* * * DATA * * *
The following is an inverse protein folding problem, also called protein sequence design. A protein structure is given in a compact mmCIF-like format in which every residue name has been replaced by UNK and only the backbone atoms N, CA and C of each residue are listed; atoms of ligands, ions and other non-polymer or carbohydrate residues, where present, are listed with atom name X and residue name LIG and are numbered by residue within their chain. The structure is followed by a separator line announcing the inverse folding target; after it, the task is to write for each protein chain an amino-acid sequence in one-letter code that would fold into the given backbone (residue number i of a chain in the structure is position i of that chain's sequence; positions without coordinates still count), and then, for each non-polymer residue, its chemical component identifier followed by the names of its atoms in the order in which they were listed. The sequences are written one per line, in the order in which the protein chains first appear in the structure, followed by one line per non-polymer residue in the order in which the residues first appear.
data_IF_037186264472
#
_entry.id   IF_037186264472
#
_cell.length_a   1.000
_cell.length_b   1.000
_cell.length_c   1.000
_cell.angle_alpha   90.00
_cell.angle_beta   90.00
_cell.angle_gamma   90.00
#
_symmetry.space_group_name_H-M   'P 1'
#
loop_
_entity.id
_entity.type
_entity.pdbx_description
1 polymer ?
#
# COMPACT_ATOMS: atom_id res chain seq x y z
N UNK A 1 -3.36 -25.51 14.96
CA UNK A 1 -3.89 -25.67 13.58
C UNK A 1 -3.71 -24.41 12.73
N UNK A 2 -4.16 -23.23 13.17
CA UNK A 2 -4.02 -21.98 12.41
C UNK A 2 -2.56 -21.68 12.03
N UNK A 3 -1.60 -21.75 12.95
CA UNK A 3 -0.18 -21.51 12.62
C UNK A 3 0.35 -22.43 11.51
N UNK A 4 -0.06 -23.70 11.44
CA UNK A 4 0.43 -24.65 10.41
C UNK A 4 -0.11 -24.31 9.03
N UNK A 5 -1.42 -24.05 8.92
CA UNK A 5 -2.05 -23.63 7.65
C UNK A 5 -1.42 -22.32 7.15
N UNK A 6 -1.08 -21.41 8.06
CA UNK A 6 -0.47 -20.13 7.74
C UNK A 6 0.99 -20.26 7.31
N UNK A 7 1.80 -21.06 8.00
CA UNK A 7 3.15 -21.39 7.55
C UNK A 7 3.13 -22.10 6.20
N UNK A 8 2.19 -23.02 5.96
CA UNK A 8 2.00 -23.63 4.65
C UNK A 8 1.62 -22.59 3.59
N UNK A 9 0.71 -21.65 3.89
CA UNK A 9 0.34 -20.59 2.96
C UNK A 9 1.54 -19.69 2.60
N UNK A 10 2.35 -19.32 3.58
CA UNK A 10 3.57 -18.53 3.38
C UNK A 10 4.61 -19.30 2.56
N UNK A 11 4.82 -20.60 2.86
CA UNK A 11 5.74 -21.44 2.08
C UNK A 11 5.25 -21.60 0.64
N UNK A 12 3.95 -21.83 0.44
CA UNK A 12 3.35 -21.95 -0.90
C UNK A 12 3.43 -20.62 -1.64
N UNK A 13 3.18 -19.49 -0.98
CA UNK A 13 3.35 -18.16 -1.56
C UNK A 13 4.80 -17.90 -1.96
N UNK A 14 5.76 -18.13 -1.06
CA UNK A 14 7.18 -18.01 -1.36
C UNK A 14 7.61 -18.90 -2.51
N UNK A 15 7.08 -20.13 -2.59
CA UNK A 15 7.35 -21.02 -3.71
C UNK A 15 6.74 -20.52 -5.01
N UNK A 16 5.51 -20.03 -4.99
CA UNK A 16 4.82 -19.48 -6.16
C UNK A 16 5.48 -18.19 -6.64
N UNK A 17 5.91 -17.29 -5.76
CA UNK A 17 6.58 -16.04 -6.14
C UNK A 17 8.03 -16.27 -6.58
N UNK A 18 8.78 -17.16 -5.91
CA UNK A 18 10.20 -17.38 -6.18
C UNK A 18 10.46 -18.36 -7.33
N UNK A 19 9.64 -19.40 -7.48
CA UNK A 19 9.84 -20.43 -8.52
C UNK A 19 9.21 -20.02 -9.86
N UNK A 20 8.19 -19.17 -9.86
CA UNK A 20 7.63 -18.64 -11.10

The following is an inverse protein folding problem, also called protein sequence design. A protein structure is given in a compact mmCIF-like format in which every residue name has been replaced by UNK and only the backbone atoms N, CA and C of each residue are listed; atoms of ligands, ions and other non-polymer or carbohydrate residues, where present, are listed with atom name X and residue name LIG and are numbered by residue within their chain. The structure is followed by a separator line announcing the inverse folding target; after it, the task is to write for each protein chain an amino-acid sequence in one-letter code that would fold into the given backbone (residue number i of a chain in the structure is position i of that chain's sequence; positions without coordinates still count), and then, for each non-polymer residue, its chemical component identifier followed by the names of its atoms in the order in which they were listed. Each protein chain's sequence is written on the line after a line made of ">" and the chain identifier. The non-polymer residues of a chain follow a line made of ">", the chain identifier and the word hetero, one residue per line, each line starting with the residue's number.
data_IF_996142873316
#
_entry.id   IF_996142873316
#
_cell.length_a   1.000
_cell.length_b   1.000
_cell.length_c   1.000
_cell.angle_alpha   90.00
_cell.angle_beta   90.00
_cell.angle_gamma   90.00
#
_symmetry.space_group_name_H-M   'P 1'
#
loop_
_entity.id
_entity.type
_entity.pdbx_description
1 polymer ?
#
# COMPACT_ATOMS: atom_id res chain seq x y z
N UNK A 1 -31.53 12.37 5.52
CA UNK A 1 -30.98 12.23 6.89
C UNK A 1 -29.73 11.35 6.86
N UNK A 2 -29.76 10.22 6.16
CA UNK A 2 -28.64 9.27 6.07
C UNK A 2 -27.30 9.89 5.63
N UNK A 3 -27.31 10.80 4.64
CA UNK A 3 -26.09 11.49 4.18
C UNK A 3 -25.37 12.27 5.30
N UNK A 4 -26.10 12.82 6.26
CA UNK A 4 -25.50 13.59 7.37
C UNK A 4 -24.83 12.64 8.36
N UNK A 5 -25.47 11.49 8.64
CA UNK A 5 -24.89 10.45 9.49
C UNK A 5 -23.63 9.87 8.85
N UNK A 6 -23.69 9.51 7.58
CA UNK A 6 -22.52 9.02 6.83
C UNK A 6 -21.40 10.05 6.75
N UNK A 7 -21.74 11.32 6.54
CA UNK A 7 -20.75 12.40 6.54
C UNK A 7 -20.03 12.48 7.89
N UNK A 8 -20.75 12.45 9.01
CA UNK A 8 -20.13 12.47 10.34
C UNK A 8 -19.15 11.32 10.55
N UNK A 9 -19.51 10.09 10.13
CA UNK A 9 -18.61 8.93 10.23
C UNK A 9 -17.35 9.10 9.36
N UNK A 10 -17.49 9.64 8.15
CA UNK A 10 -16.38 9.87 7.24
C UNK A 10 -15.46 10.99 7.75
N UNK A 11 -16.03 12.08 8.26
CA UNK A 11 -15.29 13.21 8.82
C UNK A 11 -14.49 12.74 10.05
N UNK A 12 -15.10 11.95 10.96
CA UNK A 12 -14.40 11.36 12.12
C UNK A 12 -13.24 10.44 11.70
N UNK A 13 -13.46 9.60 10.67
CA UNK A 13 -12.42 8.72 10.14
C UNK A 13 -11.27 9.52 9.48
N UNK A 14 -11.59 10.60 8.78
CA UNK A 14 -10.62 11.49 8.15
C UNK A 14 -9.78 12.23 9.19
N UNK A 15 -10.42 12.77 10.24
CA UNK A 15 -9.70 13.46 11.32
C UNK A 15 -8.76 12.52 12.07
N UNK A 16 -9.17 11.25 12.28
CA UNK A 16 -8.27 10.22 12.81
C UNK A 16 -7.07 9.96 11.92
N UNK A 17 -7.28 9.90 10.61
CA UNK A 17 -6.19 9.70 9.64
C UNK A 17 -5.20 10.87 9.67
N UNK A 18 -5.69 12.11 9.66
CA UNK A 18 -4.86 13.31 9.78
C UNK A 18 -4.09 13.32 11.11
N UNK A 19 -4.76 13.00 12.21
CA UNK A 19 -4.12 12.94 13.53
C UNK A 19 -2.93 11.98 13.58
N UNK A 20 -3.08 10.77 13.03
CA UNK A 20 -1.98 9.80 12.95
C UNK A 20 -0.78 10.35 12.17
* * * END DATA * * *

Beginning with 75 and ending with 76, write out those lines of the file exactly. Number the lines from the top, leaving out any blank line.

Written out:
C UNK A 18 10.46 -18.36 -7.33
N UNK A 19 9.64 -19.40 -7.48